The peer-reviewed research, published on Tuesday, is the first global estimate for micro-plastics on the seafloor.

Dr Britta Denise Hardesty, team leader with CSIRO’s Oceans and Atmosphere, said 14 million tonnes of micro-plastics was a “huge amount, especially when you think about how tiny all those bits are”.

To put it into perspective: Imagine five carrier bags stuffed with plastic dotted along every single metre of coastline around the world, excluding Antarctica

The piles of bags would sit on every Australian beach, along Italy’s Amalfi Coast, around Vietnam’s Ha Long Bay, and all around Canada’s coastlines and beyond.

Now imagine someone pushing those bags into the ocean, and letting them sink into the darkness.

“It’s a confronting amount, and hopefully it provides a reasonable wake-up call,” Dr Hardesty told The New Daily.

“We’re finding them hundreds of kilometres offshore and thousands of metres deep – more micro-plastics than has been found by lots of other studies.”

“Micro-plastics come from the same place as plastics,” Dr Hardesty said, adding “micro just means they’re smaller than 5mm”.

“It’s really just small plastic from single-use items, consumer goods, industry or fishing-related goods, cosmetics, micro-beads, agriculture, aquaculture, household waste, everything.”Many of these tiny plastics end up in our oceans via stormwater drains, sewage systems, sea-based activities, littering, things falling off the backs of trucks, and improper waste management where people intentionally dump rubbish straight into the sea or rivers.

They often end up in the stomachs of marine animals like dolphins or fish, while bigger pieces of plastic can be just as dangerous.

“Masks that have those little straps can tangle the feet and legs of sea birds and things like that,” Dr Hardesty said.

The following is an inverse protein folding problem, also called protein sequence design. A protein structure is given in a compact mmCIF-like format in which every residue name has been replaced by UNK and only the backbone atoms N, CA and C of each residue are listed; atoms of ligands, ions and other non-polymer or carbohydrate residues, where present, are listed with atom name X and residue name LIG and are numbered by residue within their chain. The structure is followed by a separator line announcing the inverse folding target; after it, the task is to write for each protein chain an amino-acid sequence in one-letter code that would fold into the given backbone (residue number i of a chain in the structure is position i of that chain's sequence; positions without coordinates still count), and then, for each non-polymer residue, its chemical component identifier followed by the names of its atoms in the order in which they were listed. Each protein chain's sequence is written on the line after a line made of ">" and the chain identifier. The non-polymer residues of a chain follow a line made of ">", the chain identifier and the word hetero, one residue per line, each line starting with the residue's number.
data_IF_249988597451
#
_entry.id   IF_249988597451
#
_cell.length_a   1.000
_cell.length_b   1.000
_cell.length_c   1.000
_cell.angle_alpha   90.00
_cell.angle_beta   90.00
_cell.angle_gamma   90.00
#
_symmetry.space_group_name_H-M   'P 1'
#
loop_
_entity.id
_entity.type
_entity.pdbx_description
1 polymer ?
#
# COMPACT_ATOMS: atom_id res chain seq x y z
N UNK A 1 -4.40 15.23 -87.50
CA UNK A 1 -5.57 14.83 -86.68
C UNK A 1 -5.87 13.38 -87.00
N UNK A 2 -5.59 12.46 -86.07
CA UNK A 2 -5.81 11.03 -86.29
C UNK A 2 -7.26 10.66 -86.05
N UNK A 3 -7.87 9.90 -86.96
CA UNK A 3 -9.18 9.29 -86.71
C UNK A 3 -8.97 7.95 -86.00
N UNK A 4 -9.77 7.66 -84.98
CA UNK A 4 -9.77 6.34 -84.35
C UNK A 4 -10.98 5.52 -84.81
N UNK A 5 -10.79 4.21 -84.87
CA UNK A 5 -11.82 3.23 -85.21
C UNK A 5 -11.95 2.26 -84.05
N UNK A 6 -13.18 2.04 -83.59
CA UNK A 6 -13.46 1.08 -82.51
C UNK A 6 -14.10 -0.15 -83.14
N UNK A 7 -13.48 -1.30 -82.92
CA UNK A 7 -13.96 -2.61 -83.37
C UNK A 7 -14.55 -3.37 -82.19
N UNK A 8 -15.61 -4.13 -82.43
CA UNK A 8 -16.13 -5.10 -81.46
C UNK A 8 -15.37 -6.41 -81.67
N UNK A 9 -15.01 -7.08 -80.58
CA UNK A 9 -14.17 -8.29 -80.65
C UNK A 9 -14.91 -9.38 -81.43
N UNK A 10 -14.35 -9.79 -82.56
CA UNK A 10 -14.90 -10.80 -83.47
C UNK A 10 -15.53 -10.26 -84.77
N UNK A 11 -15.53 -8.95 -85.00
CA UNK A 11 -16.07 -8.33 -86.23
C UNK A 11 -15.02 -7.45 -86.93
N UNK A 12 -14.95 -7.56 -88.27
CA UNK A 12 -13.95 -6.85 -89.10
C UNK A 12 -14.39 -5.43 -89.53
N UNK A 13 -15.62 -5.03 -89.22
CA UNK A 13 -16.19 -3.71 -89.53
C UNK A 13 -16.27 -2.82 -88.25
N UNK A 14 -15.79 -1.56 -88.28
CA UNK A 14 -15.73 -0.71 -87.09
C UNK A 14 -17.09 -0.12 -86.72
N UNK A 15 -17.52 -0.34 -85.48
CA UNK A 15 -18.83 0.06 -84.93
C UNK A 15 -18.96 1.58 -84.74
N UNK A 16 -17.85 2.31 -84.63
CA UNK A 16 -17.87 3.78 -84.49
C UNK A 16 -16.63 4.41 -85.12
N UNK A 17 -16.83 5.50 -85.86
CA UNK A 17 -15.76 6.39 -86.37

“Rubber gloves might be more likely to look like a jellyfish that could be mistakenly eaten by turtles if they end up in the ocean.”

The World Economic Forum estimates one garbage truck of plastic alone is dumped into the ocean every minute of every day.

It estimates there could be more plastic in the ocean than fish by 2050.

The missing piece

Although the CSIRO’s findings are troubling, perhaps what’s more concerning is the answer to the following question: Where is the rest of the missing plastic?

Compared to the tonnes of plastic entering the ocean every day, Dr Hardesty said 14 million tonnes on the ocean floor was “just a drop in the ocean”.

“Where is all the missing plastic? Is it in the stomachs of animals? Is it floating on the surface?” she said.

“I’d say most of it is on our coastlines.”

October 6, 2020 Posted by | 2 WORLD, oceans, Reference | Leave a comment

Promises, promises — the media keeps buying the tired old nuclear spin marketing small reactors

Promises, promises — Beyond Nuclear International– Sometimes it’s “Promises promises”. On other days it’s “Another one bites the dust”.

Nuclear power is failing. So why does news coverage suggest the opposite?

By Linda Pentz Gunter  5 Oct 20, Sometimes it’s “Promises promises”. On other days it’s “Another one bites the dust”………